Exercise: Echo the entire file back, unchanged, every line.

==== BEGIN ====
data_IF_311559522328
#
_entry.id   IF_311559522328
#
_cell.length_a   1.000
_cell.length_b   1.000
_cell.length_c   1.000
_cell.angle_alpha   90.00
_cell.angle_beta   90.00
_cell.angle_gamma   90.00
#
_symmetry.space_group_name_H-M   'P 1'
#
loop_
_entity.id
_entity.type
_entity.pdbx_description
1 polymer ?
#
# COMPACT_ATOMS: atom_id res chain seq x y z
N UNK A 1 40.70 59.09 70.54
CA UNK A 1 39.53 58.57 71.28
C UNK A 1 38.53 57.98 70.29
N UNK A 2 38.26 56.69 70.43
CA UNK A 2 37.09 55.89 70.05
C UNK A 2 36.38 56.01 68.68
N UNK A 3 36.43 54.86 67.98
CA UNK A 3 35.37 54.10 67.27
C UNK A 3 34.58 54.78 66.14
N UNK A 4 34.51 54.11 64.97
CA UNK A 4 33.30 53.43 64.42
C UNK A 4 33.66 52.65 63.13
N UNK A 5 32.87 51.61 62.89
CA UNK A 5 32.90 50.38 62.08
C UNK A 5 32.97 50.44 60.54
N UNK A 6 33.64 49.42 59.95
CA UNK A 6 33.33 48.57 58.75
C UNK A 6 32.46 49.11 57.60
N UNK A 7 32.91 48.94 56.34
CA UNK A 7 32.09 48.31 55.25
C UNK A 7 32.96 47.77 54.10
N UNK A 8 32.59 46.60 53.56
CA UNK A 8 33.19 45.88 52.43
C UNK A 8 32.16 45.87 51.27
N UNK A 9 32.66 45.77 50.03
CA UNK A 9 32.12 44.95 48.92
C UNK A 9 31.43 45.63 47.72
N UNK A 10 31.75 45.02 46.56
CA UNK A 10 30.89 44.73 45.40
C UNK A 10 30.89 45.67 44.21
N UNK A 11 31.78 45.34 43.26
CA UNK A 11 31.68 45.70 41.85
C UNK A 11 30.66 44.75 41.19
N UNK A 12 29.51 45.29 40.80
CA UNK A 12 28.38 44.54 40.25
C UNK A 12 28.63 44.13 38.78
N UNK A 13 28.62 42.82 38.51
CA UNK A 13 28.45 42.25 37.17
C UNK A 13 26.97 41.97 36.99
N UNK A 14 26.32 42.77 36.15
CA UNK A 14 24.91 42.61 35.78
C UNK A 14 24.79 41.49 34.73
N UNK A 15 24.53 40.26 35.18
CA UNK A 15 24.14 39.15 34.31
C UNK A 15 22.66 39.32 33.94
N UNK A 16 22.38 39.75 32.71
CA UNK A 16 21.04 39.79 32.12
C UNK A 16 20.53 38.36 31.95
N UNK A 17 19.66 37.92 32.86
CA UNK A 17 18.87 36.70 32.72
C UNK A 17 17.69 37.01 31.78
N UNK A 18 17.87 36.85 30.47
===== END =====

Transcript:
data_IF_311559522328
#
_entry.id   IF_311559522328
#
_cell.length_a   1.000
_cell.length_b   1.000
_cell.length_c   1.000
_cell.angle_alpha   90.00
_cell.angle_beta   90.00
_cell.angle_gamma   90.00
#
_symmetry.space_group_name_H-M   'P 1'
#
loop_
_entity.id
_entity.type
_entity.pdbx_description
1 polymer ?
#
# COMPACT_ATOMS: atom_id res chain seq x y z
N UNK A 1 40.70 59.09 70.54
CA UNK A 1 39.53 58.57 71.28
C UNK A 1 38.53 57.98 70.29
N UNK A 2 38.26 56.69 70.43
CA UNK A 2 37.09 55.89 70.05
C UNK A 2 36.38 56.01 68.68
N UNK A 3 36.43 54.86 67.98
CA UNK A 3 35.37 54.10 67.27
C UNK A 3 34.58 54.78 66.14
N UNK A 4 34.51 54.11 64.97
CA UNK A 4 33.30 53.43 64.42
C UNK A 4 33.66 52.65 63.13
N UNK A 5 32.87 51.61 62.89
CA UNK A 5 32.90 50.38 62.08
C UNK A 5 32.97 50.44 60.54
N UNK A 6 33.64 49.42 59.95
CA UNK A 6 33.33 48.57 58.75
C UNK A 6 32.46 49.11 57.60
N UNK A 7 32.91 48.94 56.34
CA UNK A 7 32.09 48.31 55.25
C UNK A 7 32.96 47.77 54.10
N UNK A 8 32.59 46.60 53.56
CA UNK A 8 33.19 45.88 52.43
C UNK A 8 32.16 45.87 51.27
N UNK A 9 32.66 45.77 50.03
CA UNK A 9 32.12 44.95 48.92
C UNK A 9 31.43 45.63 47.72
N UNK A 10 31.75 45.02 46.56
CA UNK A 10 30.89 44.73 45.40
C UNK A 10 30.89 45.67 44.21
N UNK A 11 31.78 45.34 43.26
CA UNK A 11 31.68 45.70 41.85
C UNK A 11 30.66 44.75 41.19
N UNK A 12 29.51 45.29 40.80
CA UNK A 12 28.38 44.54 40.25
C UNK A 12 28.63 44.13 38.78
N UNK A 13 28.62 42.82 38.51
CA UNK A 13 28.45 42.25 37.17
C UNK A 13 26.97 41.97 36.99
N UNK A 14 26.32 42.77 36.15
CA UNK A 14 24.91 42.61 35.78
C UNK A 14 24.79 41.49 34.73
N UNK A 15 24.53 40.26 35.18
CA UNK A 15 24.14 39.15 34.31
C UNK A 15 22.66 39.32 33.94
N UNK A 16 22.38 39.75 32.71
CA UNK A 16 21.04 39.79 32.12
C UNK A 16 20.53 38.36 31.95
N UNK A 17 19.66 37.92 32.86
CA UNK A 17 18.87 36.70 32.72
C UNK A 17 17.69 37.01 31.78
N UNK A 18 17.87 36.85 30.47